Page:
30
Aug
2012

August 29th 2012 Fireball Over Over Mid-Eastern USA

The American Meteor Society has received 45 reports of a bright meteor that occurred at 21:48 (9:48pm  EDT) on Wednesday August 29th 2012. Reports have been received as far south as North Carolina, as far north as Pennsylvania, as far east as Virginia, and as far west as Tennessee. Brightness estimates of this fireball average about the light produced by a full moon. Many different colors were reported with green and blue being the most predominant. Individual reports may be viewed in the 2012 AMS Fireball Table Refer to event #1224 for 2012.

Stuart McDaniel of the Cleveland County Astronomical Society of North Carolina has captured this event on his Sentinel All Sky Camera. He has graciously posted his video to You Tube so that all may view this event. You may view his video at: http://www.youtube.com/watch?v=WAjv5kyrNa0&feature=youtu.be

Notice that the skies were mostly cloudy from his location yet the fireball is visible through the clouds attesting to its brightness. Many thanks to Stuart for posting his link to “Meteorobs” and making it available quickly so that we all may view it!

For those not familiar with meteors and fireballs, a fireball is a meteor that is larger than normal. Most meteors are only the size of small pebbles. A meteor the size of a softball can produce light equivalent to the full moon for a short instant. The reason for this is the extreme velocity at which these objects strike the atmosphere. Even the slowest meteors are still traveling at 10 miles per SECOND, which is much faster than a speeding bullet. Fireballs occur every day over all parts of the Earth. It is rare though for an individual to see more than one or two per lifetime as they also occur during the day, on a cloudy night, or over a remote area where no one sees it. Observing during one of the major annual meteor showers can increase your chance of seeing another one of these bright meteors.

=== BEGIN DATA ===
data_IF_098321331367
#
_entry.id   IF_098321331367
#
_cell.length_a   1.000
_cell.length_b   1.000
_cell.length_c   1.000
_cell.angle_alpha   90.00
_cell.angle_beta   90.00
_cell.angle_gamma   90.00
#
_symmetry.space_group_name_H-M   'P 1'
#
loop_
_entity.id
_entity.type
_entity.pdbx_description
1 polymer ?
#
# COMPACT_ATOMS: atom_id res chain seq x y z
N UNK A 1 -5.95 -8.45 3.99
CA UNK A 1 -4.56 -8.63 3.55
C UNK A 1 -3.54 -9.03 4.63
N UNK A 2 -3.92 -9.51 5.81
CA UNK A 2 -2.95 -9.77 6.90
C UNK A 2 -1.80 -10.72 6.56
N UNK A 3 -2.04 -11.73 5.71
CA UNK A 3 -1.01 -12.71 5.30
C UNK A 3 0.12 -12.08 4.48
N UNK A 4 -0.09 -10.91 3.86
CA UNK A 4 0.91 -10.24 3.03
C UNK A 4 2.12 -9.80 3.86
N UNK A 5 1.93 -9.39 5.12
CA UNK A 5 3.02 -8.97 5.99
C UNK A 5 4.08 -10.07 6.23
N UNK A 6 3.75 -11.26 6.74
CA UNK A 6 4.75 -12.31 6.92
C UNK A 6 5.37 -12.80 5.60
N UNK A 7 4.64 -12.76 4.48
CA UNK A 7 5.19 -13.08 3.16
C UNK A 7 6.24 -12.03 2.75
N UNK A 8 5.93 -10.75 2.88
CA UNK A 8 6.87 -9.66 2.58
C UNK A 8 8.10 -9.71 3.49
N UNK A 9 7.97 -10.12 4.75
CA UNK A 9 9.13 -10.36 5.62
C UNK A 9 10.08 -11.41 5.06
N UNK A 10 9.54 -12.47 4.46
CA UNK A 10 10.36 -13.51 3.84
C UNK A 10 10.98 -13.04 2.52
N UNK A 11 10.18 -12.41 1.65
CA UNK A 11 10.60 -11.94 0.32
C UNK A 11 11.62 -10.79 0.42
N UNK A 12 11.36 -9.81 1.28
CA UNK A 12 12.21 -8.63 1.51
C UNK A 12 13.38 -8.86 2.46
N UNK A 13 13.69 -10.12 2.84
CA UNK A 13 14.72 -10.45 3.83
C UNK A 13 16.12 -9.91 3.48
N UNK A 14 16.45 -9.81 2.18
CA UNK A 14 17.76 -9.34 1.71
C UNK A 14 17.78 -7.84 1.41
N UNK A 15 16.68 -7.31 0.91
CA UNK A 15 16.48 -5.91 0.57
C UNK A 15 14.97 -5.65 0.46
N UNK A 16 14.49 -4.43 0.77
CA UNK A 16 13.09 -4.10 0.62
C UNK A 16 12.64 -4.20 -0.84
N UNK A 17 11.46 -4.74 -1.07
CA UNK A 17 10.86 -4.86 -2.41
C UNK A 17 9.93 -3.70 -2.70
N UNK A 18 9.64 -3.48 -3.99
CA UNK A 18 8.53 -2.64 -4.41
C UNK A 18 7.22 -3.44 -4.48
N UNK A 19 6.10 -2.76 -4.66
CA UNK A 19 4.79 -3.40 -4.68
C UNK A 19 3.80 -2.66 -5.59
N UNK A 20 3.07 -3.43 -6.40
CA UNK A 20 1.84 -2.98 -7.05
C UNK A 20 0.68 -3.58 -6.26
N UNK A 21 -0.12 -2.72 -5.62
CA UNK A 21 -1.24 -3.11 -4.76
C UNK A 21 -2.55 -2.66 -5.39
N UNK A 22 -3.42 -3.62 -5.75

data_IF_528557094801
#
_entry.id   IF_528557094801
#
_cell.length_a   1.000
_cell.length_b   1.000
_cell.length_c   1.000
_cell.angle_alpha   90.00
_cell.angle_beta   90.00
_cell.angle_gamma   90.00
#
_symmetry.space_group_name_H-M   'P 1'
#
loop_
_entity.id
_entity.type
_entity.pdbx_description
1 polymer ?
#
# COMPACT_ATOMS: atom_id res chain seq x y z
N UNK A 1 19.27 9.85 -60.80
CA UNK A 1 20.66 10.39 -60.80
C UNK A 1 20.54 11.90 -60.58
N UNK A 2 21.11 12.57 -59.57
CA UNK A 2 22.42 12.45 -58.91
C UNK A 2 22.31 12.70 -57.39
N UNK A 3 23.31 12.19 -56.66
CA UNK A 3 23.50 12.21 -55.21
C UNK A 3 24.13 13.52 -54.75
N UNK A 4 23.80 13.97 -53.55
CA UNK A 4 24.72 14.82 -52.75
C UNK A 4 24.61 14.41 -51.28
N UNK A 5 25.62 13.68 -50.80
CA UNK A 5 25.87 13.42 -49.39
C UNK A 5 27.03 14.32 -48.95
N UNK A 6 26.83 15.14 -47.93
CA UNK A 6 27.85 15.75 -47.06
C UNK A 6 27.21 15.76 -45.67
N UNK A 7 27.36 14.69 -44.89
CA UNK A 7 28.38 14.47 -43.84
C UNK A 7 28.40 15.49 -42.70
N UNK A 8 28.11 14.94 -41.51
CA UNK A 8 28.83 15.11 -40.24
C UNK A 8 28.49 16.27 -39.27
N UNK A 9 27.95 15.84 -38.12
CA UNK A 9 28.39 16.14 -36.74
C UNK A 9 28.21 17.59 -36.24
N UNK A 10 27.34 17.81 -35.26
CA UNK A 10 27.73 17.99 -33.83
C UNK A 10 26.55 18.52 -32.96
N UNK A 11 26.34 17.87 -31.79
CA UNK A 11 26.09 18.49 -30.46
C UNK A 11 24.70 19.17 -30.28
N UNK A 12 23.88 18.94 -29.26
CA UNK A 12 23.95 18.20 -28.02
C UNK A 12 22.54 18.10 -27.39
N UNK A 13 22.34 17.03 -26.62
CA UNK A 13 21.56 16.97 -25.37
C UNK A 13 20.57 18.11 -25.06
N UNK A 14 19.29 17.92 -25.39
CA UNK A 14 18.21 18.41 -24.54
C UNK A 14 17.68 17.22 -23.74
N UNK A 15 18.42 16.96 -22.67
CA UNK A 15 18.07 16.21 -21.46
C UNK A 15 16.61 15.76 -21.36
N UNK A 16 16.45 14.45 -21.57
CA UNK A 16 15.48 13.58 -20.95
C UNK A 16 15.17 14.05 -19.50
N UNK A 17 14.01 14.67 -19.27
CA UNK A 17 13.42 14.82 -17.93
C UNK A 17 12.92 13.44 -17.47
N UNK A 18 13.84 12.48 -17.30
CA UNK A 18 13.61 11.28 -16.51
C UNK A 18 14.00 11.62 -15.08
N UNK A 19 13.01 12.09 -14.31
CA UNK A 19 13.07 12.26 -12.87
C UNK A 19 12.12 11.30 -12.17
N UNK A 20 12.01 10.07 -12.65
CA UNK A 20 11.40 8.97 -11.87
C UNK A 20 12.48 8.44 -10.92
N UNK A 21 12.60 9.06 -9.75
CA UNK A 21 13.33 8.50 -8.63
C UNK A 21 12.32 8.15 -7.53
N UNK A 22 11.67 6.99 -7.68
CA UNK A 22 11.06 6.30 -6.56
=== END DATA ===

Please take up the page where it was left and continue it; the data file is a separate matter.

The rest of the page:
Meteors often appear much closer than they really are. I receive countless reports that the object landed just over the hill when in fact it was several hundred miles away and was witnessed over several states. It is your perspective that makes meteors appear to strike the horizon when in fact they are still high in the atmosphere. This is much like a jetliner seen low in your sky. It appears low to you but for someone located many miles away in that direction, the jetliner is passing high overhead. Meteors become visible at approximately 50 miles above the Earth’s surface. Friction slows these objects down until they fall below the velocity necessary to produce light. At this point they still lie at least 5 miles high in the sky. They are invisible below this altitude and cannot be seen as they basically free falling to the ground at 200mph. Very few meteors actually reach the ground as 99.99% completely disintegrate while still 10-20 miles up in the atmosphere.

Robert Lunsford

American Meteor Society

About Robert Lunsford

Bob has been interested in the stars as far back as he can recall His first experience with meteors was a biggie, the 1966 Leonid shower. In 1980, a major awaking occurred. He received a sample copy of Meteor News. He was amazed to learn there was a group actually devoted strictly to meteor observing! He joined the group also started to view some of the minor showers list among the pages of Meteor News. Lastly, he was contracted by Springer Publishing in 2007 to write a book on observing meteors. The book is now available and hopefully will be a useful guide to all interested in the enjoyable field of meteor observing. More info about Robert Lunsford →